830-820JoelJoashJudah
  780-760JonahJeroboam IIIsrael
  755-750AmosJeroboam IIIsrael
  760-710HoseaJeroboam II, Zechariah, Shallum, Menahem, Pekahiah, Pekah, HosheaIsrael
  740-690IsaiahJotham, Ahaz, Hezekiah, ManassehJudah
  735-700MicahJotham, Ahaz, HezekiahJudah
  650-620NahumManasseh, Amon, JosiahJudah
  630-620ZephaniahJosiahJudah
  620-605HabakkukJosiah, Jehoahaz, JehoiakimJudah
  625-585JeremiahJosiah, Jehoahaz, Jehoiakim, Jehoiachin, ZedekiahJudah 
Exilic   
  605-530DanielJehoiakimNebuchadnezzar, BelshazzarDarius, CyrusJudahBabylonPersia
  593-570EzekielZedekiahJudah
Post-Exilic   
  520Haggai Judah
  520-480Zechariah Judah
  430-420Malachi Judah
       
  
Prophetic Themes  


 

 
Themes of the OT Prophetic Books
BookTheme
IsaiahJudgment & Deliverance
JeremiahJudgment
LamentationsJudgment & Mourning
EzekielJudgment & Preservation
DanielGod’s Dominion
HoseaFaithfulness
JoelThe Day of the Lord
AmosJudgment & Blessing
ObadiahJudgment
JonahMercy
MicahWarning & Promise
NahumJudgment
HabakkukThe Ways of God
ZephaniahJudgment
HaggaiDoing the Work of the Lord
ZechariahThe Coming Messiah
MalachiApostasy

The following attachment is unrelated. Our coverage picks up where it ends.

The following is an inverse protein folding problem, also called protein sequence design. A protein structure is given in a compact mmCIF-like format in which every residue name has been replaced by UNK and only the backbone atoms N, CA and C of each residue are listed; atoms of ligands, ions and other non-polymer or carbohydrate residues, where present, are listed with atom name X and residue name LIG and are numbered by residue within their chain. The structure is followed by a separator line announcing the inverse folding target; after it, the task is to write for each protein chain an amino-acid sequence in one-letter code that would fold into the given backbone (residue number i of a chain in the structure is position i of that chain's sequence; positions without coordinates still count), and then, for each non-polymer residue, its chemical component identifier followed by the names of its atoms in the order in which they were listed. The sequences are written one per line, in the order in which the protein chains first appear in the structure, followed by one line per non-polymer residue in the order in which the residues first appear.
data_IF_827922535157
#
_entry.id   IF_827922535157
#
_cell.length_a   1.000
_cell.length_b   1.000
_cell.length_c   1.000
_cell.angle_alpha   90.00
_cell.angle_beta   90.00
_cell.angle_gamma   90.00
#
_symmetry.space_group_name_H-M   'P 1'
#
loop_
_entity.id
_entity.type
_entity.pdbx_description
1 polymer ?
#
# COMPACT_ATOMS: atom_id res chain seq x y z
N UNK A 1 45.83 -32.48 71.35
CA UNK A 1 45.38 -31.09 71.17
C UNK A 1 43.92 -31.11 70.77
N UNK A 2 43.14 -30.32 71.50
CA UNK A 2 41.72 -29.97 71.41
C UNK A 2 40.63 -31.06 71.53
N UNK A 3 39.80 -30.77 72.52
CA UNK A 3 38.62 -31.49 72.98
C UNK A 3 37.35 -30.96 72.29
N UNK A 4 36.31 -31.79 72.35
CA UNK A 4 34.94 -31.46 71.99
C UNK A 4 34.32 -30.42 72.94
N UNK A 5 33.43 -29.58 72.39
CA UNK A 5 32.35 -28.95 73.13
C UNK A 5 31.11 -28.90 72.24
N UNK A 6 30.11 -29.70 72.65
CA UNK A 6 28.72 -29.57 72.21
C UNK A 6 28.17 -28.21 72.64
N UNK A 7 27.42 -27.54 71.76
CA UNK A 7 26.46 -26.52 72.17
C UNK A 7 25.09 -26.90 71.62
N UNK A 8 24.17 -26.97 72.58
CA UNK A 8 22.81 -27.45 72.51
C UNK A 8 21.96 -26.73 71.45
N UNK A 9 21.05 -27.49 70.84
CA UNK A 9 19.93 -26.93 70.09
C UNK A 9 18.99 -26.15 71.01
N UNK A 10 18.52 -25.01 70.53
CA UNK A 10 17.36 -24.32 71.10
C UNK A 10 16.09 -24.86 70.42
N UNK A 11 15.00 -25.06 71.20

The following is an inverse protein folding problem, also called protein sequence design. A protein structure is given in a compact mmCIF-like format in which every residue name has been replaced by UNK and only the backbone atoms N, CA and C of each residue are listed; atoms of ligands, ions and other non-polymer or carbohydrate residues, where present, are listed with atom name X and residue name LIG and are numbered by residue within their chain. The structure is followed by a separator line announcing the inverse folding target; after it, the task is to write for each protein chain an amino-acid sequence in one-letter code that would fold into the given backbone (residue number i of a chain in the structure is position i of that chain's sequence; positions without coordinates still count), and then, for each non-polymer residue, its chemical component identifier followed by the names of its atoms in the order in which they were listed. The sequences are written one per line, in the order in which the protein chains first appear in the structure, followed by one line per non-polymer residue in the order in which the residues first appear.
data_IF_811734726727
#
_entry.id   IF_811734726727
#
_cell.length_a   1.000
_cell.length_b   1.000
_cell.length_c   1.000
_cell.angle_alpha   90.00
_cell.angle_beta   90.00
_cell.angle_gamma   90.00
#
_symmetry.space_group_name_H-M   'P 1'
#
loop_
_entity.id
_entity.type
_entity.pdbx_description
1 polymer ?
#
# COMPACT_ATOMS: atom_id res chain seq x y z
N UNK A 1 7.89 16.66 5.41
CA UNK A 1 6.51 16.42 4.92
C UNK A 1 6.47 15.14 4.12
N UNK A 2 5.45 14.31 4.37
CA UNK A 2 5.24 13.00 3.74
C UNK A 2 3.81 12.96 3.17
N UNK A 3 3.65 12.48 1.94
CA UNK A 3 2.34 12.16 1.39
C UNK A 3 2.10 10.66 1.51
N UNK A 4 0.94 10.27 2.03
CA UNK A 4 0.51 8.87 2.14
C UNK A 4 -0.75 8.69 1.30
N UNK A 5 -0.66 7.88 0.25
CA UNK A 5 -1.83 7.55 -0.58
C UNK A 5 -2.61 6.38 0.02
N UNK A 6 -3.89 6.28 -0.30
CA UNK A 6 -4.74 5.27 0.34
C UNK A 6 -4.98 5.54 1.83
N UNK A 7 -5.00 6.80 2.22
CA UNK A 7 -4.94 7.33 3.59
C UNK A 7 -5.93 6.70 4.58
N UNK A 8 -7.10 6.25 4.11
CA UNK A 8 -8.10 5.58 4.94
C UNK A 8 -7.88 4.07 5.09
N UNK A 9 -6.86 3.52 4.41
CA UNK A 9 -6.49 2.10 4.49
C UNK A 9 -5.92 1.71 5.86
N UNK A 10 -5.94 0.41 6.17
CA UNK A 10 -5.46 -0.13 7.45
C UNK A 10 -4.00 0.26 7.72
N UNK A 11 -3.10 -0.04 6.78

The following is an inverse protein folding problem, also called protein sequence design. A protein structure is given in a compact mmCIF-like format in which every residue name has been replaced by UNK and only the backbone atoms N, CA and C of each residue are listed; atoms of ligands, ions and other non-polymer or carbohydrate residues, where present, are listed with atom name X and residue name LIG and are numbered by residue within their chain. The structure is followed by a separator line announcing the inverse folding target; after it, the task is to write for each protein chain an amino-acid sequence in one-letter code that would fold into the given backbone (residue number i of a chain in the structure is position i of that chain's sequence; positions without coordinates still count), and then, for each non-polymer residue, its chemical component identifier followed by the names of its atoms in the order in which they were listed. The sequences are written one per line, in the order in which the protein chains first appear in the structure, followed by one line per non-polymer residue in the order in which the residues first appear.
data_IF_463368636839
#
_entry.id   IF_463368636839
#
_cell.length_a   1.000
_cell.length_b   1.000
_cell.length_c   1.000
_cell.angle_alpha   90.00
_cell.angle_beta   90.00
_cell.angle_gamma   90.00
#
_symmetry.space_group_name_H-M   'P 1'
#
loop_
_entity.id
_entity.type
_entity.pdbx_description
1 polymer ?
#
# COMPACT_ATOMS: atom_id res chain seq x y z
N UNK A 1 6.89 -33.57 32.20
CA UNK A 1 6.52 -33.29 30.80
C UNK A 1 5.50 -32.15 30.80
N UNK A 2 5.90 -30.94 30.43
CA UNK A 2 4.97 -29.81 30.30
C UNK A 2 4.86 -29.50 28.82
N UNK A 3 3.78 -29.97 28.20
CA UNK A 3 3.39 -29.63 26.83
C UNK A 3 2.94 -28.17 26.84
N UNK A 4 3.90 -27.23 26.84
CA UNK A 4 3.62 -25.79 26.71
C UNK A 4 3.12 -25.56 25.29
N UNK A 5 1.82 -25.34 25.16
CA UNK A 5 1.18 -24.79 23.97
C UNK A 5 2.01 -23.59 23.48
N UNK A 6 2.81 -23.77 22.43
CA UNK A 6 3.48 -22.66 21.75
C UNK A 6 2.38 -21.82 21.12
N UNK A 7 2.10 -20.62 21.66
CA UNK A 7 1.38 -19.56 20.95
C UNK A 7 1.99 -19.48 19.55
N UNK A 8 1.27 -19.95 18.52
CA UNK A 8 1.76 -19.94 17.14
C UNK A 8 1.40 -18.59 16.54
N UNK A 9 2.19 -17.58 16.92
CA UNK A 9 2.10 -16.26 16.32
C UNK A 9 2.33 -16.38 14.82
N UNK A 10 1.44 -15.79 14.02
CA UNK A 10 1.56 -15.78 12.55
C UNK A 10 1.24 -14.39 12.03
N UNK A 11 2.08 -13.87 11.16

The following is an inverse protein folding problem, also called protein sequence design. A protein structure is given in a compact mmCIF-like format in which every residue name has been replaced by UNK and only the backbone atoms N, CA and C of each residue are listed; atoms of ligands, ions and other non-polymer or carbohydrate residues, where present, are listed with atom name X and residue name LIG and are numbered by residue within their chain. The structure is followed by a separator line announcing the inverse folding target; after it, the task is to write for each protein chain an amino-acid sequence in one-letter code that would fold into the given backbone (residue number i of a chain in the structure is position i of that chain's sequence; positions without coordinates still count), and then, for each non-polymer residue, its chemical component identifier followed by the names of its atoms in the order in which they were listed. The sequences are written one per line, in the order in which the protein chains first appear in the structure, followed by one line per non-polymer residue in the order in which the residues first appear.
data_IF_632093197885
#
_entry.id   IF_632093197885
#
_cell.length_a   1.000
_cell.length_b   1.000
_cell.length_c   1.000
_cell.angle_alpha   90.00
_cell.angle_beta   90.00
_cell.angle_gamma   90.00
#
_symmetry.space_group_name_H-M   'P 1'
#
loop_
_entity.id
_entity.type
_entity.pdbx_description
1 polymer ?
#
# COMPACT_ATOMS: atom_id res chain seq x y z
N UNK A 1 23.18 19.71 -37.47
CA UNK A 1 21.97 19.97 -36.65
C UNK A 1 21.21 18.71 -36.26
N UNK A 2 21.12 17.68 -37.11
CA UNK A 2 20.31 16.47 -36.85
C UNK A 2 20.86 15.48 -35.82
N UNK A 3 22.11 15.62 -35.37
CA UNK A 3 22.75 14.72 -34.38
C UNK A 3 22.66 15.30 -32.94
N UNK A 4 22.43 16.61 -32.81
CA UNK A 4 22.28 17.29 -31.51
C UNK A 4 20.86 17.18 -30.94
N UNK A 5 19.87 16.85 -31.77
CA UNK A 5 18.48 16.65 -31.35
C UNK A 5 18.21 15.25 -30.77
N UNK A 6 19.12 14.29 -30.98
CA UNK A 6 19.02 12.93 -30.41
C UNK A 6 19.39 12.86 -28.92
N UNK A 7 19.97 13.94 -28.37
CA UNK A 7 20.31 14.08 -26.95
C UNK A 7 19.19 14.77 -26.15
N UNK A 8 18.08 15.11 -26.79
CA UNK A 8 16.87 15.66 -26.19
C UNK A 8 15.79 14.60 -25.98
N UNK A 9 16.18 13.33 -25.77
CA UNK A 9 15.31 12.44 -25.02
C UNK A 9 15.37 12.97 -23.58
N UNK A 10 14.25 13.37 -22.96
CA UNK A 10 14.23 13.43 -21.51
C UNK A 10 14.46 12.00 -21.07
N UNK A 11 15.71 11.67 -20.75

ContributionThe prophets remind us in vivid terms that God is not a localized Israelite deity. He is the sovereign of the universe. All history — not just that of Israel — is His Story. His purpose will be carried out. He rules and has his way in heaven and in all the affairs of men and will lead all of history to his own appointed ends. Moreover, all the nations are accountable to him. Thus, God on occasion sent his prophets to foreign people to prophesy against them for their sin. They did not have his law given by Moses. But they did have God’s law written on their conscience (Rom. 2:14-15), and God speaks to them and brings judgment against them accordingly. God is to be feared by all, not in Israel alone.              Primarily the prophets ministered to the largely disobedient covenant people. Israel progressively ignored their covenant responsibilities, transgressed God’s law, and even turned to serve and worship other gods. This disobedience eventually led to the obliteration of Israel in the north and the exile to Babylon of Judah in the south. Within this context it is not surprising to find a heavy emphasis on warning, rebuke, judgment, and wrath. Israel was warned repeatedly of the consequences of her sin, just as the covenant had stipulated. And the judgment finally came, a foreshadowing of what must come to all who reject this God.             Interwoven throughout all this message of judgment, however, is the seemingly incompatible message of God’s love, grace, and promise of restoration and blessing. God’s promises would not fail. He will yet bless all nations through Abraham. David’s throne will be established. The old covenant has been violated, but God will establish a new covenant. God will send his messenger, his servant, his anointed. Indeed, God will himself come and establish his kingdom, a kingdom of peace and righteousness that will extend the world over. He will atone for Israel’s sin, forgive them, and restore them to fellowship with himself. He will destroy all his enemies, and all of his people — even those who have died — will be gathered to rest safely in his glorious presence. All of this God will do not because his people have in any way earned or deserved his favor but because in grace he promised it. These many themes of salvation and blessing converge of course on Jesus Christ who came and will come again to bring God’s purpose to final fulfillment. “To him all the prophets bear witness” (Acts 10:43). He is the “Yes! and Amen!” to all God’s promises (2 Cor. 1:20).